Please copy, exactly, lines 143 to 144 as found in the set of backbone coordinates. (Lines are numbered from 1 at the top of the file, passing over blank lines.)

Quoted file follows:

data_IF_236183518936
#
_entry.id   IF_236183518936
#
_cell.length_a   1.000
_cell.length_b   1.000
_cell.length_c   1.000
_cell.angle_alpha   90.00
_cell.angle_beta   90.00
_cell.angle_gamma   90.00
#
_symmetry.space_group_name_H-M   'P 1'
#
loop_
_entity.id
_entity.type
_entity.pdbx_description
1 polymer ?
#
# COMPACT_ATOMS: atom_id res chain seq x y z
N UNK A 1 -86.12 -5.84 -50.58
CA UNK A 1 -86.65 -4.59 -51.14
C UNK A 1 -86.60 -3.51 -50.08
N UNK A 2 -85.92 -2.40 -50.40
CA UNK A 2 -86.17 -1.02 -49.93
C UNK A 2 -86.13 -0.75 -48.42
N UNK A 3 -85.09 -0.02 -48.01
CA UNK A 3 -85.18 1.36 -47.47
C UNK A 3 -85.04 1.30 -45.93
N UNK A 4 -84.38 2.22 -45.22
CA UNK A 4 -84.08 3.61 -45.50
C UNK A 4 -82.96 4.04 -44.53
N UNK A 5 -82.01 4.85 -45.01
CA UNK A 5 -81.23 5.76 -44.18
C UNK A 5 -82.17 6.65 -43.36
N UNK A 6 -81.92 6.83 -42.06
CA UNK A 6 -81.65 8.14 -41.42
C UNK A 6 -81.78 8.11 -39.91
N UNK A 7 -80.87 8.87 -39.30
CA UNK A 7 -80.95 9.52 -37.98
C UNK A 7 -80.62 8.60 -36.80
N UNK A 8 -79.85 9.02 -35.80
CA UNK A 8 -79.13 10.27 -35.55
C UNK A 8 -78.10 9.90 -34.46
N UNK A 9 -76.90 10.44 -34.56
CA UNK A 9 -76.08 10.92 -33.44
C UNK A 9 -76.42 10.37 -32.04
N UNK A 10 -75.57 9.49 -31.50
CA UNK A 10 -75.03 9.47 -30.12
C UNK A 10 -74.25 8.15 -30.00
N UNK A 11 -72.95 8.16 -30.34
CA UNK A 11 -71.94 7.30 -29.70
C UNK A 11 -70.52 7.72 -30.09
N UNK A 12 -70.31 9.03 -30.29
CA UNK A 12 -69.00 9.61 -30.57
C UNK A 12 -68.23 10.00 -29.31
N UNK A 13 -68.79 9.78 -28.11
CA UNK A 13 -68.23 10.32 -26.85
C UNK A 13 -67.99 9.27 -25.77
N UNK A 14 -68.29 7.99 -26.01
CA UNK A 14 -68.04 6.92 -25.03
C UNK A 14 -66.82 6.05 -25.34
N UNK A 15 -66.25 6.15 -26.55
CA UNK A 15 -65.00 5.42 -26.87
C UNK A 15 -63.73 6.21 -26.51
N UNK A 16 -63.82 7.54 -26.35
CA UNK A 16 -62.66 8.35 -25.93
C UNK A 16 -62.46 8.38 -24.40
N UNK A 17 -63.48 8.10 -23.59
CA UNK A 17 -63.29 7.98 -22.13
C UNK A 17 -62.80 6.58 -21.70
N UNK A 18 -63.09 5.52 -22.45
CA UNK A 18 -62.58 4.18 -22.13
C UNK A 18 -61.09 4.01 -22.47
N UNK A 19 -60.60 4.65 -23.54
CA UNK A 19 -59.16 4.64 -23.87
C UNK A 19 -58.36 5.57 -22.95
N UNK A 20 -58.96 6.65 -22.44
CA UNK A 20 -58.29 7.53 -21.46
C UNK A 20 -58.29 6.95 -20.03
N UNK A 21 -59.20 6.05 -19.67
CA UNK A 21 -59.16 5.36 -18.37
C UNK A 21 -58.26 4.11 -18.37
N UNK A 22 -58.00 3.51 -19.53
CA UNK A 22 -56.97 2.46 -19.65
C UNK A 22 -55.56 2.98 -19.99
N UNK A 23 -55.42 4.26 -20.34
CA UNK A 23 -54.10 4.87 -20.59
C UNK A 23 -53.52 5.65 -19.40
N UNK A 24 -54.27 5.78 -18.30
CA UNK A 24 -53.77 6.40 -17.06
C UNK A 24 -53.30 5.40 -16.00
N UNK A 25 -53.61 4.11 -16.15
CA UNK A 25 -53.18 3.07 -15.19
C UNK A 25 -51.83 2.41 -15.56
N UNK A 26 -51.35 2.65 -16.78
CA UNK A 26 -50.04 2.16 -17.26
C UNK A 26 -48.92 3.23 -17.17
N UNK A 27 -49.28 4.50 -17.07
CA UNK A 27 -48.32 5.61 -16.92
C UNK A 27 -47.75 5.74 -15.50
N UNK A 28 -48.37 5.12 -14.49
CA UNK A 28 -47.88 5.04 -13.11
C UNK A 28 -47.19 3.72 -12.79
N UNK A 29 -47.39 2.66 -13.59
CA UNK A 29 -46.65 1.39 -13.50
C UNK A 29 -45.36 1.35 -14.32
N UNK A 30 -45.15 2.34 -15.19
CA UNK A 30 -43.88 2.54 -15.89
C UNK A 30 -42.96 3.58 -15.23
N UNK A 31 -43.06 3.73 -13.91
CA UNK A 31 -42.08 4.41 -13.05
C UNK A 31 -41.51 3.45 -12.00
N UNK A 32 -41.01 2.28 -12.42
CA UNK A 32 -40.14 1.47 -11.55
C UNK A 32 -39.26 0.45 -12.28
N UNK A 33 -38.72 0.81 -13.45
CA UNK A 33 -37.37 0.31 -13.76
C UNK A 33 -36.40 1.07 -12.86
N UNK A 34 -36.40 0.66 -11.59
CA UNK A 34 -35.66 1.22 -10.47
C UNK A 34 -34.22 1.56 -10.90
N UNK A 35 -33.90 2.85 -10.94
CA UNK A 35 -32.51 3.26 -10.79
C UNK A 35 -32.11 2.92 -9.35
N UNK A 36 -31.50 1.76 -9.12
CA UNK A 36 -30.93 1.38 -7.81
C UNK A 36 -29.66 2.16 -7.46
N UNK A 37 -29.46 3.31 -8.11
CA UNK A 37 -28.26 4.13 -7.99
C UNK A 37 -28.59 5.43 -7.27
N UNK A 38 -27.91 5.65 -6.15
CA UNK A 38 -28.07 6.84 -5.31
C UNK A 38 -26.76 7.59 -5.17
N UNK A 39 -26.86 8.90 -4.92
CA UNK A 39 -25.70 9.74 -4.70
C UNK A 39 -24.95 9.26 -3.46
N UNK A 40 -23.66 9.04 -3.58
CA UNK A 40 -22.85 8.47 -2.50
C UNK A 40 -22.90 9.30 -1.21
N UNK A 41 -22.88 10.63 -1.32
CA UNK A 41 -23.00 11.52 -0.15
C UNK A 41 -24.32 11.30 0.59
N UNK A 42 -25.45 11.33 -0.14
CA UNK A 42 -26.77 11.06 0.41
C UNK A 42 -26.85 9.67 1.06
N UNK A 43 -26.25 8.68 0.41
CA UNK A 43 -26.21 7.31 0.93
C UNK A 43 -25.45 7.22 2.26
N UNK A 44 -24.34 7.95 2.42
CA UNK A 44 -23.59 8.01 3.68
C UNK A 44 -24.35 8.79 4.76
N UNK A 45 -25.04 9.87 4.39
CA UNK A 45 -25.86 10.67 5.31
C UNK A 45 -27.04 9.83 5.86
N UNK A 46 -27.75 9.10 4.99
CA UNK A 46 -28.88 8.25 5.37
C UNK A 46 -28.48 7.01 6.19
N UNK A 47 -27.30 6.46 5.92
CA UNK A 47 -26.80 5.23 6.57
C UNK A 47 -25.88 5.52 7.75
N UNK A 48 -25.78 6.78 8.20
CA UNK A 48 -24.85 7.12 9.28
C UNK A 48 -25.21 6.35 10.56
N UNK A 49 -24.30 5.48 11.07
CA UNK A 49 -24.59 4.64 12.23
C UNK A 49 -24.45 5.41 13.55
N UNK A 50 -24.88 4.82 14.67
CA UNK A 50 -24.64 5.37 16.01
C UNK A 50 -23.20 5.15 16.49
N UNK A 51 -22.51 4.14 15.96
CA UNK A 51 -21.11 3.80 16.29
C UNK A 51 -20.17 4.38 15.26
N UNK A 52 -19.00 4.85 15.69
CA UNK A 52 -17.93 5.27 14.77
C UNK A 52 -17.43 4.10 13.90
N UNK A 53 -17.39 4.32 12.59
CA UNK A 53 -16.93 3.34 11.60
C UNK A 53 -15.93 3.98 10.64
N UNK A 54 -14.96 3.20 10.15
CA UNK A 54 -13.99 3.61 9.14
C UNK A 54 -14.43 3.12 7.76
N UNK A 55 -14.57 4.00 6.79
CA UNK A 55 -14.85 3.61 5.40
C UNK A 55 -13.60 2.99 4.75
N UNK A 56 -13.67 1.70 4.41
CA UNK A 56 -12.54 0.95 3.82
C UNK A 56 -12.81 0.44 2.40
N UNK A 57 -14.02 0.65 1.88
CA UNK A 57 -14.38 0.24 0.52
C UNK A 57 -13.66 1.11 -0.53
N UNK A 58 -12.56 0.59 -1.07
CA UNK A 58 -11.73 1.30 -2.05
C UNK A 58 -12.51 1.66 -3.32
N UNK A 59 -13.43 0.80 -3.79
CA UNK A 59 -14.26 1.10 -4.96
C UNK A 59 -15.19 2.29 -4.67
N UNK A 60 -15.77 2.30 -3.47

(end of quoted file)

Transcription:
C UNK A 41 -24.32 11.30 0.59
N UNK A 42 -25.45 11.33 -0.14